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Haiti election results could open spigot to billions in aid

With foreign governments and donors hesitant to send funds to President René Préval's administration, a Haiti election was necessary if the country wanted to tap into into billions of dollars in aid.

By Ezra FieserCorrespondent / December 7, 2010

People walk past rubble through smoke from burning trash in downtown Port-au-Prince, Haiti.

Guillermo Arias/AP


Port-au-Prince, Haiti

James Charles is unemployed, has no job prospects, and lives here in a tent camp. He is hardly the exception.

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He and some 1.3 million others have lived in tents and slapdash shacks since the January earthquake destroyed their homes and businesses.

"Haitians need a president who can help get us out of these camps. We need someone who will clean up the streets," he says. "The people have chosen too many politicians who have not done anything for the people. But now we need someone who will."

IN PICTURES: Haiti elections

Haitians had hoped the Nov. 28 elections would be the first step in finding that leader from a field of 19 presidential candidates while also electing a government that would be considered credible by the international community.

Despite problems, international electoral observers and Haiti's electoral council validated the pivotal vote. Haitians waited impatiently today as results were due to be announced at any time, with some fearing outbreaks of violence no matter what is declared. A runoff for the top two winners is likely to be held Jan. 16.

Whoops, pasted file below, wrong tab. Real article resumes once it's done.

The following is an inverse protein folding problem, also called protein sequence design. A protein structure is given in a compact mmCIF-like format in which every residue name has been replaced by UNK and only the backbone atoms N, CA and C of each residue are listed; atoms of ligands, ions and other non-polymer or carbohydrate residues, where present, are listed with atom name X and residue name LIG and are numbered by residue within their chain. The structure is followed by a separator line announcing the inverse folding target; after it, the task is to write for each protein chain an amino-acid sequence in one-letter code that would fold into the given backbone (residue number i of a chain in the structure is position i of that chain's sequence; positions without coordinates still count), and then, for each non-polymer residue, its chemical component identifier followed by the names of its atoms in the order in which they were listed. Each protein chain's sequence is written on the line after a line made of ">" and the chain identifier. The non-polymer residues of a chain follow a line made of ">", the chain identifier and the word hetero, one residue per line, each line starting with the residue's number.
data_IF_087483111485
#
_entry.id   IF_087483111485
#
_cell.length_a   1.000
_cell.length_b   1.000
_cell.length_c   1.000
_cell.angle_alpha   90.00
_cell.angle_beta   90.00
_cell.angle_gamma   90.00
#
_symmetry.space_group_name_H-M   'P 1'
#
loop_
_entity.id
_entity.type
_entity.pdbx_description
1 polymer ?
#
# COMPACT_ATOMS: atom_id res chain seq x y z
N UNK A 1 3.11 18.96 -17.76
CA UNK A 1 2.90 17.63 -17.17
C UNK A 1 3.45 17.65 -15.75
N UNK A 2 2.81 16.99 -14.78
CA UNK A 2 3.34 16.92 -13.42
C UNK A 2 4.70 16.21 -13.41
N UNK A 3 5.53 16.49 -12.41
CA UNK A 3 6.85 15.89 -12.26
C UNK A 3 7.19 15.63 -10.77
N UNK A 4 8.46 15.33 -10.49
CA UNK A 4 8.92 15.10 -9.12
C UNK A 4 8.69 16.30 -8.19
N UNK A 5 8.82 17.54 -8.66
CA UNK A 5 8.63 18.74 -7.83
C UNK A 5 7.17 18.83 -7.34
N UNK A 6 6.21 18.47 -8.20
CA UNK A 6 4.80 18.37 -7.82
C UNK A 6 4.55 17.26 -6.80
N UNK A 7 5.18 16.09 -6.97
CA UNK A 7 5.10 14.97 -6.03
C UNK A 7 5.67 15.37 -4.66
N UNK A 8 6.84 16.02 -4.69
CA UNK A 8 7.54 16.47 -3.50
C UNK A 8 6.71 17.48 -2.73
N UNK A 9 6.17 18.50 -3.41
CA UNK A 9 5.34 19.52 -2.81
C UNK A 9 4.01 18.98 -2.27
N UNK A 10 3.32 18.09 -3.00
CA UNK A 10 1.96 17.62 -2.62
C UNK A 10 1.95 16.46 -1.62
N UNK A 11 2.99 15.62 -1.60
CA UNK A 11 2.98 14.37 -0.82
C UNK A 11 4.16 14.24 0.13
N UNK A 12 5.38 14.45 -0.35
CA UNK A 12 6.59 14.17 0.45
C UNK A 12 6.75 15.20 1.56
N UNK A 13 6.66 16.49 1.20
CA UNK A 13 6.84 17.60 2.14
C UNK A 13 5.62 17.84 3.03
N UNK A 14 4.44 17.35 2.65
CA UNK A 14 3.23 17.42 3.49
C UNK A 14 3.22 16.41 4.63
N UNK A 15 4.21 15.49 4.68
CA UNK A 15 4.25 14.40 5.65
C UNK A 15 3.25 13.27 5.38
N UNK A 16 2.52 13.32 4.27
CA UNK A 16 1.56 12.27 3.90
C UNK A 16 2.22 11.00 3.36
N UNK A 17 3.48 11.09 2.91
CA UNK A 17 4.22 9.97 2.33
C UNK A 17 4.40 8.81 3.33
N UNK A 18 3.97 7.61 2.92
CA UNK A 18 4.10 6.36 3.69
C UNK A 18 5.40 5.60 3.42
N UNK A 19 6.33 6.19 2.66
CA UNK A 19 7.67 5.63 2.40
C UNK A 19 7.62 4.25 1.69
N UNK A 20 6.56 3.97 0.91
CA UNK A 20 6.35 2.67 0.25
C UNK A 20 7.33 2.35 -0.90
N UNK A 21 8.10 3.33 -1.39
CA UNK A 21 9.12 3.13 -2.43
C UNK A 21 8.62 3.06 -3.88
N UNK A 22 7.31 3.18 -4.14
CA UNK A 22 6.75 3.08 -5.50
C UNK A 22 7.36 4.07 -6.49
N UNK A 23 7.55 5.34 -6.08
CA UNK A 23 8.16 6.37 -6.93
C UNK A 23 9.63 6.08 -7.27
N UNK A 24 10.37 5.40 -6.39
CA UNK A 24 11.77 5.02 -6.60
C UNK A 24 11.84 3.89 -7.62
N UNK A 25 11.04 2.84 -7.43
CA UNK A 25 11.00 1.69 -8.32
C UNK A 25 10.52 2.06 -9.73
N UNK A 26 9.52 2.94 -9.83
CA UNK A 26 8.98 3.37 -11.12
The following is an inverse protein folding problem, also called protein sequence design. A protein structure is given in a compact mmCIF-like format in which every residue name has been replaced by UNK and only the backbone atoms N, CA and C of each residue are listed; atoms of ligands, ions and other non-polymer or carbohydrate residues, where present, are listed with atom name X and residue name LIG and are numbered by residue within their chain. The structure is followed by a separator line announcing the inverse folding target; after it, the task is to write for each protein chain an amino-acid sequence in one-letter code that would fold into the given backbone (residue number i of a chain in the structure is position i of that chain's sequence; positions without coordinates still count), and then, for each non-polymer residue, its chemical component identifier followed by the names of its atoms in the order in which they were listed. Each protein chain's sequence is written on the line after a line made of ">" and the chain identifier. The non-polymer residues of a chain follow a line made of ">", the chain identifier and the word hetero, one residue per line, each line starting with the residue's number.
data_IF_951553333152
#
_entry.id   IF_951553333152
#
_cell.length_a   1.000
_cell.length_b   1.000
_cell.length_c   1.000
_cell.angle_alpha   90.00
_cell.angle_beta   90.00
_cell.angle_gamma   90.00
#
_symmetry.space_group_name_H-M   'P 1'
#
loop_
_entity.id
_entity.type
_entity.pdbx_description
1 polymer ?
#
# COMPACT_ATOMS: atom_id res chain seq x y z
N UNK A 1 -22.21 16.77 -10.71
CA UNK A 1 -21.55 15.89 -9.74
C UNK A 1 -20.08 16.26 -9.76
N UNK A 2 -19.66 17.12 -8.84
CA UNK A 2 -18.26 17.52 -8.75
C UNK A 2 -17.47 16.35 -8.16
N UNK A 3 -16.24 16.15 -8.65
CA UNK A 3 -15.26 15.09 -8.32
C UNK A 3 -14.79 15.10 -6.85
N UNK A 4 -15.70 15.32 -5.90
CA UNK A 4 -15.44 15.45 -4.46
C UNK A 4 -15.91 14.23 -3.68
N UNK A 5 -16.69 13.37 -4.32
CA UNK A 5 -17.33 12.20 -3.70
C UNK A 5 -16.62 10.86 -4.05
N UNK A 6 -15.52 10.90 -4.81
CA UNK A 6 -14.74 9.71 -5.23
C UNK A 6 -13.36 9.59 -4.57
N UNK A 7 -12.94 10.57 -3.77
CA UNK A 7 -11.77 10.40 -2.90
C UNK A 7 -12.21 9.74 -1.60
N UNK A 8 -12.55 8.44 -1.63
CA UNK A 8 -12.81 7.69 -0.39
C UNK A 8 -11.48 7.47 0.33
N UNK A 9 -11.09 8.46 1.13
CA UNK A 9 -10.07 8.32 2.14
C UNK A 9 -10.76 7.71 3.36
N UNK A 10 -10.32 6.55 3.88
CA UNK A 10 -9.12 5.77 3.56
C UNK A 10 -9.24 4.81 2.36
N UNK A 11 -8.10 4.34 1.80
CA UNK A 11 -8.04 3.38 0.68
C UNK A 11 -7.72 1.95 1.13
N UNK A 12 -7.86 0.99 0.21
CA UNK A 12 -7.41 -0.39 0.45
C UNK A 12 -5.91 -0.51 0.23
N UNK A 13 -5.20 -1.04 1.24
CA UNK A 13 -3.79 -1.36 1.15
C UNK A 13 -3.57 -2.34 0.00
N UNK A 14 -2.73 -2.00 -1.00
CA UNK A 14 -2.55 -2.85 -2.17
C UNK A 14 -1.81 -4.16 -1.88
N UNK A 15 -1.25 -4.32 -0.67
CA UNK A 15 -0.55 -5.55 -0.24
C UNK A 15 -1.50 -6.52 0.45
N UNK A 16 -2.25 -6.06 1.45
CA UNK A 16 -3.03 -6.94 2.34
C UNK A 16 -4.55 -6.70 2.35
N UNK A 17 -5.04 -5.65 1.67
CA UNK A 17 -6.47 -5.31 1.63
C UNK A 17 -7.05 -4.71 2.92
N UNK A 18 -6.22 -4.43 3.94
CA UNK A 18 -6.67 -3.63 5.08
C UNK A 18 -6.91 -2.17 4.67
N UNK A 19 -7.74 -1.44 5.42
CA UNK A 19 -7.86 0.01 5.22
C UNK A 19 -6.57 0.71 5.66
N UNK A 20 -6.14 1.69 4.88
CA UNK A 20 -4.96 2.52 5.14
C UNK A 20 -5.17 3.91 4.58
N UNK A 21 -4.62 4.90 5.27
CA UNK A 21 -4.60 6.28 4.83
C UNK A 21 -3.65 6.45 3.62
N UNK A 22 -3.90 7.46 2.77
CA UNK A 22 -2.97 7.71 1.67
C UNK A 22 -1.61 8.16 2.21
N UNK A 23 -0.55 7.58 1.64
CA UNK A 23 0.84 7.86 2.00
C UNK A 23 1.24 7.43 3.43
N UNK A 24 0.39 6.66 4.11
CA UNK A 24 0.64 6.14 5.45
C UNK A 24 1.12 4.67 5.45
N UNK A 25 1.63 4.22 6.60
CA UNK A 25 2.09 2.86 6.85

It's a crucial step forward for Haiti. But the election is putting scrutiny on the effectiveness of holding elections amid turmoil: Should a nation press on with democracy or delay a vote until more conducive conditions arrive?

12 candidates declared fraud

Despite assurances that Haiti was ready to vote, even with cholera spreading and rubble still in the streets, controversies arose. Thousands of confused voters could not find their polling places or their names on rolls. Bandits shut down some electoral centers. And 12 of the 19 candidates – including two of the most popular – took the unusual step of joining on election day to declare fraud and call for a new vote.

"The country absolutely wasn't ready for elections, that's obvious from all the people who couldn't vote, to the irregularities at polling places and the exclusion of political parties," says Mark Weisbrot, codirector of the left-leaning Center for Economic and Policy Research in Washington, which had election observers in Haiti.

Holding elections too early can do more harm than good, experts say. Afghanistan went forward with a parliamentary vote earlier this year, resulting in thousands of claims of fraud in what analysts called a potential setback for democracy there.

So why did Haiti press on with its vote? It had to, experts say, if it wanted to tap into billions of dollars in aid. Foreign governments and international donors have hesitated to send funds to outgoing President René Préval's administration.


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